Survey finds that South African children might not be as happy as we hope

SA children in bottom half of world happiness survey

A recent survey has shown that South African children might not be as happy as children in other parts of the world.

Children playing_gallo
File photo: Gallo Images

The Jacobs Foundation asked more than 17 000 8 year-old in 16 countries about their experiences and how they felt about their lives.

South Africa ranked 11th out of 16 countries.

The survey asked children about all key aspects of their lives including their family and home life, friendships, money and possessions, school life, local area, time use, personal well-being, views on children's rights, and their overall happiness.

In South Africa 996 children were asked to participate in the survey in the Western Cape.

Under children in South Africa, 'own body freedom' scored the highest while 'outdoor areas/safety' scored the lowest.

Child Happiness graph_jacanews
JacarandaFM News graphic

Simon Sommer, Head of Research at the Jacobs Foundation which funded the work, said: "This project is ground breaking. This report presents, for the first time, 8-year-old children's own perspectives on their lives and well-being."

Here are some of the findings:

Worried about money

Over a third of the children surveyed said that they 'often' or 'always' worried about how much money their family has. The levels of worry were highest (over 30% of children saying that they 'always' worried) in Israel, Colombia, Spain and Nepal. In South Korea and Germany the figure was less than 10%.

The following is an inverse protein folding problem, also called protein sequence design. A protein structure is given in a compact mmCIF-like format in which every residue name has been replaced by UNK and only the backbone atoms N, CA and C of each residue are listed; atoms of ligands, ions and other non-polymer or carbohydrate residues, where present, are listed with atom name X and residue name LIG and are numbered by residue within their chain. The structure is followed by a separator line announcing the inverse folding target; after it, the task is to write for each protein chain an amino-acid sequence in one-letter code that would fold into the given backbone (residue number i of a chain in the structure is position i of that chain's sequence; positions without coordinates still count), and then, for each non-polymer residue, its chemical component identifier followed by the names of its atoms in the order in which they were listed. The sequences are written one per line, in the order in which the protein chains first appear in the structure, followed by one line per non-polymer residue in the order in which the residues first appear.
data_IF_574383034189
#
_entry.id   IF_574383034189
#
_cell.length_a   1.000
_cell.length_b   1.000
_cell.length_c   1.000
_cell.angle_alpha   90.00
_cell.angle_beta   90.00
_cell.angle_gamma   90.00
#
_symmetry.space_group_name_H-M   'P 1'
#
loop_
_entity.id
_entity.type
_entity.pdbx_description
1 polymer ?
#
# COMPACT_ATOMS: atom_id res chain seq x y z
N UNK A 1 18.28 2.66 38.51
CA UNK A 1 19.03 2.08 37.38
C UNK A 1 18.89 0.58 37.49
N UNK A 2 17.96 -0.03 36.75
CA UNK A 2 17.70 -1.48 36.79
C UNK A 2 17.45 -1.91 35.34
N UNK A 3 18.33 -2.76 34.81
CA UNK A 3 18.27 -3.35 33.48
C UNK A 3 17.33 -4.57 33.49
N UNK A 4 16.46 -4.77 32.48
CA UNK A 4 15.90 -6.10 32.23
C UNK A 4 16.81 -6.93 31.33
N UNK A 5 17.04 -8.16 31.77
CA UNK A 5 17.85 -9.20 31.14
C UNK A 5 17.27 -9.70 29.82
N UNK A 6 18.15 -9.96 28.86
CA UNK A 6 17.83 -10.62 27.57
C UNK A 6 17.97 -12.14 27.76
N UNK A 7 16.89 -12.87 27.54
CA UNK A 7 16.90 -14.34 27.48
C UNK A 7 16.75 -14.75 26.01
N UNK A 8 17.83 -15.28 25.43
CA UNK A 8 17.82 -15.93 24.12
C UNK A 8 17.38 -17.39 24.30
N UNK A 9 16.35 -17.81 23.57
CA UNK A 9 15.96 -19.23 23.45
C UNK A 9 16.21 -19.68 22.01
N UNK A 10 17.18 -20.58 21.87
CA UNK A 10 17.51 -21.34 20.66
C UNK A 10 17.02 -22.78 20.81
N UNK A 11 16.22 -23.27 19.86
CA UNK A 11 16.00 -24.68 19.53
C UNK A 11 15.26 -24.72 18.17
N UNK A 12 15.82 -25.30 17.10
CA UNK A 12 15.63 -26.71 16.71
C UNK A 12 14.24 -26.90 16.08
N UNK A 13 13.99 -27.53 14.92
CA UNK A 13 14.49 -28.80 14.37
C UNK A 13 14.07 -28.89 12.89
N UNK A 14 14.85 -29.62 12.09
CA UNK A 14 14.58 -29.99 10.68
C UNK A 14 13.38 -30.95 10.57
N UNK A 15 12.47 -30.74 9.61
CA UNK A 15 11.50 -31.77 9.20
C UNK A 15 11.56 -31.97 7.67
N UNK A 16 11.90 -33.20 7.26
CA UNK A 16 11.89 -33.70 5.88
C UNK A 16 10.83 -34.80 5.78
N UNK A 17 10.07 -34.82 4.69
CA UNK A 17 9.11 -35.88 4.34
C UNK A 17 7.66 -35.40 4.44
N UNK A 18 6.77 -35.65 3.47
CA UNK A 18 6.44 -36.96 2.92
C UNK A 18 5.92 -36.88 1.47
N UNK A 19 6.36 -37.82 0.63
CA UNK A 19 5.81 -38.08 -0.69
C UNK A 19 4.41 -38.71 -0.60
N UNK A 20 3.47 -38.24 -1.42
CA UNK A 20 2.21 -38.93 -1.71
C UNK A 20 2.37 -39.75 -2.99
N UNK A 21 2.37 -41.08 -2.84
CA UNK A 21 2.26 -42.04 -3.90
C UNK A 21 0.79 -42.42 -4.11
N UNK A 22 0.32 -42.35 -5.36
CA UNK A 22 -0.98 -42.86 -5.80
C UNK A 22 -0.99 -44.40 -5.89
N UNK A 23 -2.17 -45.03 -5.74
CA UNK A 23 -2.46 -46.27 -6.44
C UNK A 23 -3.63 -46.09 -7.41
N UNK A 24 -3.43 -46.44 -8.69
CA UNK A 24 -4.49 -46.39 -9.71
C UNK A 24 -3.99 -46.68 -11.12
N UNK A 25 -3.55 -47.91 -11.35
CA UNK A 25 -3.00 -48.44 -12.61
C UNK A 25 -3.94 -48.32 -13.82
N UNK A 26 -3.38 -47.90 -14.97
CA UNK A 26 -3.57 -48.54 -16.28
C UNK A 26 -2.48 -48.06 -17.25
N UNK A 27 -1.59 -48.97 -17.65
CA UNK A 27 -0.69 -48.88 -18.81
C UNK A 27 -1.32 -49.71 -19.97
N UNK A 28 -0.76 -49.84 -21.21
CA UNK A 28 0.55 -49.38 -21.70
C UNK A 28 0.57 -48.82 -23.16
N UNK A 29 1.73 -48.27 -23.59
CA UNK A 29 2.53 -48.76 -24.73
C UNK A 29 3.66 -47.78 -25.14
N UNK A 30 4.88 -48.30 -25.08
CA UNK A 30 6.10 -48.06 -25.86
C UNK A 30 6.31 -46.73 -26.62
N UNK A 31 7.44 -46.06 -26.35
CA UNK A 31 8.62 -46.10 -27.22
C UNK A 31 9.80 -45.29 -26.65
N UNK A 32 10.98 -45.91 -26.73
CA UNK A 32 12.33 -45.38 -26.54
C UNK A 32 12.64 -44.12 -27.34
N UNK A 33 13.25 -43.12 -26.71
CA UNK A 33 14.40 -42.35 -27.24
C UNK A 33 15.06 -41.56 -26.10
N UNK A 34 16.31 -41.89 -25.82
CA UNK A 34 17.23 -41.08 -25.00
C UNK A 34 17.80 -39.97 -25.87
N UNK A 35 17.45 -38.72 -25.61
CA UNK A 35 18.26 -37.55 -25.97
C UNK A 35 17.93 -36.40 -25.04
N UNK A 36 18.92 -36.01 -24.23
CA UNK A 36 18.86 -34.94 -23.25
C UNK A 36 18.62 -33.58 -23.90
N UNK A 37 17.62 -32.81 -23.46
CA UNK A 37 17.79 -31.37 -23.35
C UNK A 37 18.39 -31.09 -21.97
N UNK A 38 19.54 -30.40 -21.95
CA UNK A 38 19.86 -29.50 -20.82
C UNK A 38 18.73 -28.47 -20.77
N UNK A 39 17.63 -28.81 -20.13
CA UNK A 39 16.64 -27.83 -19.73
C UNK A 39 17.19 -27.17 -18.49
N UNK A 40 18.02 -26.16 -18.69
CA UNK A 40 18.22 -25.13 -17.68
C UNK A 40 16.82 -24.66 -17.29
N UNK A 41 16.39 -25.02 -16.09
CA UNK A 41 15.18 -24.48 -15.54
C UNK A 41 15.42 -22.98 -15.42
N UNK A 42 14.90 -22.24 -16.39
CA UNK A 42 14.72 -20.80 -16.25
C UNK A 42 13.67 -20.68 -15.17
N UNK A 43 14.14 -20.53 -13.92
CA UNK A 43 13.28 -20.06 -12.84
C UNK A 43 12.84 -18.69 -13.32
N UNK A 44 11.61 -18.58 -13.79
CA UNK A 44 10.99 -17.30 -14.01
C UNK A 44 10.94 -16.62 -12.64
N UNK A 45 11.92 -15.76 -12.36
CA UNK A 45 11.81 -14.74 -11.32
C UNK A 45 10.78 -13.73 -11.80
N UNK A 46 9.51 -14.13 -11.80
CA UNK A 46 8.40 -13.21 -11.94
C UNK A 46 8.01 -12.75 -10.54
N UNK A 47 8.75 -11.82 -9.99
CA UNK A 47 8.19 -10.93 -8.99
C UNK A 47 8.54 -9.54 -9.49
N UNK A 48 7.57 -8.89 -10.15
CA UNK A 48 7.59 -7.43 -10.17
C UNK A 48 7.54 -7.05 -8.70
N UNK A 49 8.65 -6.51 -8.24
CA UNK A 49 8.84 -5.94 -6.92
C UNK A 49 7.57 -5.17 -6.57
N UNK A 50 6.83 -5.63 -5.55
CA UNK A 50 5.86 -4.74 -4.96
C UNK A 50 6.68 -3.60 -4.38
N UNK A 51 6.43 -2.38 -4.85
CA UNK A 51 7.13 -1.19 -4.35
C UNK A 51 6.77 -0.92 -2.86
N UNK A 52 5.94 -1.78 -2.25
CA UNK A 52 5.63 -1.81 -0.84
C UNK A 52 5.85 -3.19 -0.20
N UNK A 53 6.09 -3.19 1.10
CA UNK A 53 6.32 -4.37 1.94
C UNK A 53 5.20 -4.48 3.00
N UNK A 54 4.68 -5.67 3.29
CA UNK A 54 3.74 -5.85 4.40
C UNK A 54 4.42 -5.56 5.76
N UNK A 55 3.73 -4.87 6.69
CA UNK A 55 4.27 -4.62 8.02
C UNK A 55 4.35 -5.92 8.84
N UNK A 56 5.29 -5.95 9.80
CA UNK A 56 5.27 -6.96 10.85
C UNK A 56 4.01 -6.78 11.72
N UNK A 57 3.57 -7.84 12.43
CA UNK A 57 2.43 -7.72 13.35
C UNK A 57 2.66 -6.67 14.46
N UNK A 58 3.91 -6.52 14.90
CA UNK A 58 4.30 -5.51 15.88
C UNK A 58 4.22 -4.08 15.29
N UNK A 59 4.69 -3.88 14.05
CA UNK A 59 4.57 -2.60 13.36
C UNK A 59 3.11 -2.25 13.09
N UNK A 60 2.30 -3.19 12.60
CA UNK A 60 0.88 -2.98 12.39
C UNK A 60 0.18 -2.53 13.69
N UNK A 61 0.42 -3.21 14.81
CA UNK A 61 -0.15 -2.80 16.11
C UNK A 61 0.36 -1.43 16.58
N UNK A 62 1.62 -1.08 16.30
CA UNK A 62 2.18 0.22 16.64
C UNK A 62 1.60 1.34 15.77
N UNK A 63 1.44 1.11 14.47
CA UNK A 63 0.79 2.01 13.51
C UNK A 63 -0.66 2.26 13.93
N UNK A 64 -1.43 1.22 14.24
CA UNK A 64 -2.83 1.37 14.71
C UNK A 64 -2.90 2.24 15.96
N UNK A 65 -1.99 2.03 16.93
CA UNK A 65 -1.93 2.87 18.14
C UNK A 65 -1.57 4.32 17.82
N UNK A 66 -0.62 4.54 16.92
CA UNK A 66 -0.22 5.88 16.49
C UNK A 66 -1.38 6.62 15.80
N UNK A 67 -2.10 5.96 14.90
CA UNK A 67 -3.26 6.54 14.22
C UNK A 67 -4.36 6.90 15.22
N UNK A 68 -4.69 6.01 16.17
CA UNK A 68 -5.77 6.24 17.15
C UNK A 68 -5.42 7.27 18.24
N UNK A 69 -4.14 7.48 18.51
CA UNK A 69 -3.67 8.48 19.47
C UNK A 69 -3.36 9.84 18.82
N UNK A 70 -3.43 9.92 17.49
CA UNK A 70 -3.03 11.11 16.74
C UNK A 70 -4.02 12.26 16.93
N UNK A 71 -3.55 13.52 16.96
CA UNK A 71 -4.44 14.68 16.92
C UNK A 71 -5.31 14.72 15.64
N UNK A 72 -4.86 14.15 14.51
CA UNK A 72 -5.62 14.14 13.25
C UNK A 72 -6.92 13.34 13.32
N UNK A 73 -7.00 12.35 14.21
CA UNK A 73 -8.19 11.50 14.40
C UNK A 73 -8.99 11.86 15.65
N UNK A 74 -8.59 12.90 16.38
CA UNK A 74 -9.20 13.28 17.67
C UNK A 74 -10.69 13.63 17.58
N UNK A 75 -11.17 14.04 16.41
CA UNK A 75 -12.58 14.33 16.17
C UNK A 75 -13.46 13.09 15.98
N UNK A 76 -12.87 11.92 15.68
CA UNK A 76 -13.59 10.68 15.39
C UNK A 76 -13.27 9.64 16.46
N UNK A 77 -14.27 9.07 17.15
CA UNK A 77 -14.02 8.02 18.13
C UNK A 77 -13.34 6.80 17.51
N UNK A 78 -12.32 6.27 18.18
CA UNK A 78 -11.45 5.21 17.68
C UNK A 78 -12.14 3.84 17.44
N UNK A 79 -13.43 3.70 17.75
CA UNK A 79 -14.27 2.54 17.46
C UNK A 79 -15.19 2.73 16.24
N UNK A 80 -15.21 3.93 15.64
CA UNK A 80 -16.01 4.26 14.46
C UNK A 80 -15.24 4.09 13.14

Most children in the survey said that they felt totally safe at home, at school and in their neighbourhood. However 4% of children did not agree at all that they felt safe at home, 4% did not agreed that they felt safe at school, and 9% did not agree at all that they felt safe when out and about in their neighbourhood. While these percentages are small they still add up to large numbers of children in each country.

Liking going to school - differences for girls and boys

Most children (62%) totally agreed that they liked going to school. This is much higher than in our surveys of 10-year-olds (52%) and 12-year-olds (42%). Children in Algeria and Ethiopia were most likely to like going to school and children in Germany, South Korea and the UK the least likely. In some countries - including Israel and six European countries - girls were much more positive about school than boys, but in other countries such as Nepal and Ethiopia there was no difference between girls and boys.

Being bullied at school

Many of the children said that, in the last month, they had been left out by classmates (41%) and that they had been hit by other children at school (48%). These experiences were more common among children aged eight than in the older two age groups in the survey. The percentage of children who had been hit was highest in Estonia, the UK and Germany and lowest in South Korea. The percentage who had been left out was highest in the UK and Romania and lowest in South Korea and Ethiopia.

Knowledge of children's rights

Almost half of children (46%) said that they knew about children's rights. This is lower than for older children aged 10 and 12 (58%). Children in Colombia (73%) were the most likely to know about children's rights, and in Turkey, Ethiopia, Romania and Norway over half of children also answered 'yes' to this question.

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